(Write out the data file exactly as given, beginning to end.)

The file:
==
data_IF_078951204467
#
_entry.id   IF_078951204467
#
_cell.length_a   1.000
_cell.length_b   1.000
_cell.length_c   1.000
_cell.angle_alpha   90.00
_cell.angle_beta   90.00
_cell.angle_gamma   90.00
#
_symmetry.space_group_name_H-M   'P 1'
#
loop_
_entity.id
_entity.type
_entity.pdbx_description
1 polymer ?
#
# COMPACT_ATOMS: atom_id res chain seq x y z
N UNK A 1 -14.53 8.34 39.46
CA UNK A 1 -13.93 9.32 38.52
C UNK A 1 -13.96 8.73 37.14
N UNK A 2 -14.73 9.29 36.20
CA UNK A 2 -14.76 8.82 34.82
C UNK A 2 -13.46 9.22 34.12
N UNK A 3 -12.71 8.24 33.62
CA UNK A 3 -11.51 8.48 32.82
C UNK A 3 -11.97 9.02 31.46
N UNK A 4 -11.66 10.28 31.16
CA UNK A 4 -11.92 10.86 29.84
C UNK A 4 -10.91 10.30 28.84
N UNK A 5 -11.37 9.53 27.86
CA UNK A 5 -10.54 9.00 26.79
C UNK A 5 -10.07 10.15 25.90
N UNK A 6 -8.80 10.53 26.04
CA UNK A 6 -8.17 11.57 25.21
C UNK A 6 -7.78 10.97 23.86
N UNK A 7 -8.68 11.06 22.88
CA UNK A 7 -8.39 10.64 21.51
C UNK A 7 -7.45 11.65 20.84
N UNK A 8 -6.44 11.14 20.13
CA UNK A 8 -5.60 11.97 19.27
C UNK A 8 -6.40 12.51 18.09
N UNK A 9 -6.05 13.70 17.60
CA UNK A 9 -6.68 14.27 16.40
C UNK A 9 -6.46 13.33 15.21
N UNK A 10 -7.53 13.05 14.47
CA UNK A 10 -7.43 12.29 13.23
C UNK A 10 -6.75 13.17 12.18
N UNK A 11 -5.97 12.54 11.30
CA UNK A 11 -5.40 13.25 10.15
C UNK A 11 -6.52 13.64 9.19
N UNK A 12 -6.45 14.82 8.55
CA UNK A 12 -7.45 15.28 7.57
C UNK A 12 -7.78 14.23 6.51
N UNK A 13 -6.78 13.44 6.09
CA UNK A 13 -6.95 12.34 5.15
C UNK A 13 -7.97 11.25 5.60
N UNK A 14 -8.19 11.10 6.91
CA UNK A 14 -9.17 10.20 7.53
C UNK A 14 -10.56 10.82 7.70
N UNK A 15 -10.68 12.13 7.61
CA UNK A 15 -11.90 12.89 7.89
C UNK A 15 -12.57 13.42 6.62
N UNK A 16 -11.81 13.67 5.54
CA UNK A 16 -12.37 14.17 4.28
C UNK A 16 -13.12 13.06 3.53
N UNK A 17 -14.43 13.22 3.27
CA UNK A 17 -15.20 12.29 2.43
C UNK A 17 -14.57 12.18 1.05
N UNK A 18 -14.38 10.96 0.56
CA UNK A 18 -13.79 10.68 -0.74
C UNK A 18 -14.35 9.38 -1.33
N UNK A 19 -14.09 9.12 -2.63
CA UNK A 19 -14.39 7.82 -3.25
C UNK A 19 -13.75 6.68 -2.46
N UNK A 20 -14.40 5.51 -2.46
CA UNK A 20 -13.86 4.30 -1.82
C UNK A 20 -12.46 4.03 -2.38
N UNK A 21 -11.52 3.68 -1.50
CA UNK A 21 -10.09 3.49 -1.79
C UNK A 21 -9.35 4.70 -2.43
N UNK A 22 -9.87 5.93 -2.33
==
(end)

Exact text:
data_IF_078951204467
#
_entry.id   IF_078951204467
#
_cell.length_a   1.000
_cell.length_b   1.000
_cell.length_c   1.000
_cell.angle_alpha   90.00
_cell.angle_beta   90.00
_cell.angle_gamma   90.00
#
_symmetry.space_group_name_H-M   'P 1'
#
loop_
_entity.id
_entity.type
_entity.pdbx_description
1 polymer ?
#
# COMPACT_ATOMS: atom_id res chain seq x y z
N UNK A 1 -14.53 8.34 39.46
CA UNK A 1 -13.93 9.32 38.52
C UNK A 1 -13.96 8.73 37.14
N UNK A 2 -14.73 9.29 36.20
CA UNK A 2 -14.76 8.82 34.82
C UNK A 2 -13.46 9.22 34.12
N UNK A 3 -12.71 8.24 33.62
CA UNK A 3 -11.51 8.48 32.82
C UNK A 3 -11.97 9.02 31.46
N UNK A 4 -11.66 10.28 31.16
CA UNK A 4 -11.92 10.86 29.84
C UNK A 4 -10.91 10.30 28.84
N UNK A 5 -11.37 9.53 27.86
CA UNK A 5 -10.54 9.00 26.79
C UNK A 5 -10.07 10.15 25.90
N UNK A 6 -8.80 10.53 26.04
CA UNK A 6 -8.17 11.57 25.21
C UNK A 6 -7.78 10.97 23.86
N UNK A 7 -8.68 11.06 22.88
CA UNK A 7 -8.39 10.64 21.51
C UNK A 7 -7.45 11.65 20.84
N UNK A 8 -6.44 11.14 20.13
CA UNK A 8 -5.60 11.97 19.27
C UNK A 8 -6.40 12.51 18.09
N UNK A 9 -6.05 13.70 17.60
CA UNK A 9 -6.68 14.27 16.40
C UNK A 9 -6.46 13.33 15.21
N UNK A 10 -7.53 13.05 14.47
CA UNK A 10 -7.43 12.29 13.23
C UNK A 10 -6.75 13.17 12.18
N UNK A 11 -5.97 12.54 11.30
CA UNK A 11 -5.40 13.25 10.15
C UNK A 11 -6.52 13.64 9.19
N UNK A 12 -6.45 14.82 8.55
CA UNK A 12 -7.45 15.28 7.57
C UNK A 12 -7.78 14.23 6.51
N UNK A 13 -6.78 13.44 6.09
CA UNK A 13 -6.95 12.34 5.15
C UNK A 13 -7.97 11.25 5.60
N UNK A 14 -8.19 11.10 6.91
CA UNK A 14 -9.17 10.20 7.53
C UNK A 14 -10.56 10.82 7.70
N UNK A 15 -10.68 12.13 7.61
CA UNK A 15 -11.90 12.89 7.89
C UNK A 15 -12.57 13.42 6.62
N UNK A 16 -11.81 13.67 5.54
CA UNK A 16 -12.37 14.17 4.28
C UNK A 16 -13.12 13.06 3.53
N UNK A 17 -14.43 13.22 3.27
CA UNK A 17 -15.20 12.29 2.43
C UNK A 17 -14.57 12.18 1.05
N UNK A 18 -14.38 10.96 0.56
CA UNK A 18 -13.79 10.68 -0.74
C UNK A 18 -14.35 9.38 -1.33
N UNK A 19 -14.09 9.12 -2.63
CA UNK A 19 -14.39 7.82 -3.25
C UNK A 19 -13.75 6.68 -2.46
N UNK A 20 -14.40 5.51 -2.46
CA UNK A 20 -13.86 4.30 -1.82
C UNK A 20 -12.46 4.03 -2.38
N UNK A 21 -11.52 3.68 -1.50
CA UNK A 21 -10.09 3.49 -1.79
C UNK A 21 -9.35 4.70 -2.43
N UNK A 22 -9.87 5.93 -2.33